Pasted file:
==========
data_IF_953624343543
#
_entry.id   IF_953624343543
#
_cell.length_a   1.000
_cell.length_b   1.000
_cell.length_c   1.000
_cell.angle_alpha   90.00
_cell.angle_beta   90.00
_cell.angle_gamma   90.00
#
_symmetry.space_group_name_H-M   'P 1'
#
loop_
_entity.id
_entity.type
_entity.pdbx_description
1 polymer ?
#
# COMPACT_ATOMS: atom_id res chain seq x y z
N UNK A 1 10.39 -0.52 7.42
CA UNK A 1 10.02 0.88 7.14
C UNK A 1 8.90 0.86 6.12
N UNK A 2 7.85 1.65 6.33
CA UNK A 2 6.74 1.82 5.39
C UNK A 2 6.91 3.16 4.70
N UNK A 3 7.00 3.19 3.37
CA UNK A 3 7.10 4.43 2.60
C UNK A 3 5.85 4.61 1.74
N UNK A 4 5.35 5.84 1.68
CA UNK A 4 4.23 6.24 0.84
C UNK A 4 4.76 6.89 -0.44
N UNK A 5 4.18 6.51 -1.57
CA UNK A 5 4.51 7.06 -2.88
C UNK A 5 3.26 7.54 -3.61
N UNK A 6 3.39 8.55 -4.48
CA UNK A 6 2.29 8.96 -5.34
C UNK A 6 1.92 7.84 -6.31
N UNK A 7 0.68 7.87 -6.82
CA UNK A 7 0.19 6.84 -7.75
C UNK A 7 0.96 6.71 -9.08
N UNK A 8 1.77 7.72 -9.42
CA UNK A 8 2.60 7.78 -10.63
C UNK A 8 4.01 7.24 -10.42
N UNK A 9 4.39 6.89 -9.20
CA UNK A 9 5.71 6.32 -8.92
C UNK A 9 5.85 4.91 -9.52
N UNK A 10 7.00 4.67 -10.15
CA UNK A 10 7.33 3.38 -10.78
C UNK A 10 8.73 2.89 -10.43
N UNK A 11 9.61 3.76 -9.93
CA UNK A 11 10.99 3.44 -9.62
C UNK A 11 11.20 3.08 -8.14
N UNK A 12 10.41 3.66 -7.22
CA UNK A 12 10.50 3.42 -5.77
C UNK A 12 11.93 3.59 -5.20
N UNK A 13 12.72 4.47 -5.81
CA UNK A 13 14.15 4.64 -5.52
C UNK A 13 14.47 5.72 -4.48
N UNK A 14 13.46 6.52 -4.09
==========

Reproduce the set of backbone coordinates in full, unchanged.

data_IF_953624343543
#
_entry.id   IF_953624343543
#
_cell.length_a   1.000
_cell.length_b   1.000
_cell.length_c   1.000
_cell.angle_alpha   90.00
_cell.angle_beta   90.00
_cell.angle_gamma   90.00
#
_symmetry.space_group_name_H-M   'P 1'
#
loop_
_entity.id
_entity.type
_entity.pdbx_description
1 polymer ?
#
# COMPACT_ATOMS: atom_id res chain seq x y z
N UNK A 1 10.39 -0.52 7.42
CA UNK A 1 10.02 0.88 7.14
C UNK A 1 8.90 0.86 6.12
N UNK A 2 7.85 1.65 6.33
CA UNK A 2 6.74 1.82 5.39
C UNK A 2 6.91 3.16 4.70
N UNK A 3 7.00 3.19 3.37
CA UNK A 3 7.10 4.43 2.60
C UNK A 3 5.85 4.61 1.74
N UNK A 4 5.35 5.84 1.68
CA UNK A 4 4.23 6.24 0.84
C UNK A 4 4.76 6.89 -0.44
N UNK A 5 4.18 6.51 -1.57
CA UNK A 5 4.51 7.06 -2.88
C UNK A 5 3.26 7.54 -3.61
N UNK A 6 3.39 8.55 -4.48
CA UNK A 6 2.29 8.96 -5.34
C UNK A 6 1.92 7.84 -6.31
N UNK A 7 0.68 7.87 -6.82
CA UNK A 7 0.19 6.84 -7.75
C UNK A 7 0.96 6.71 -9.08
N UNK A 8 1.77 7.72 -9.42
CA UNK A 8 2.60 7.78 -10.63
C UNK A 8 4.01 7.24 -10.42
N UNK A 9 4.39 6.89 -9.20
CA UNK A 9 5.71 6.32 -8.92
C UNK A 9 5.85 4.91 -9.52
N UNK A 10 7.00 4.67 -10.15
CA UNK A 10 7.33 3.38 -10.78
C UNK A 10 8.73 2.89 -10.43
N UNK A 11 9.61 3.76 -9.93
CA UNK A 11 10.99 3.44 -9.62
C UNK A 11 11.20 3.08 -8.14
N UNK A 12 10.41 3.66 -7.22
CA UNK A 12 10.50 3.42 -5.77
C UNK A 12 11.93 3.59 -5.20
N UNK A 13 12.72 4.47 -5.81
CA UNK A 13 14.15 4.64 -5.52
C UNK A 13 14.47 5.72 -4.48
N UNK A 14 13.46 6.52 -4.09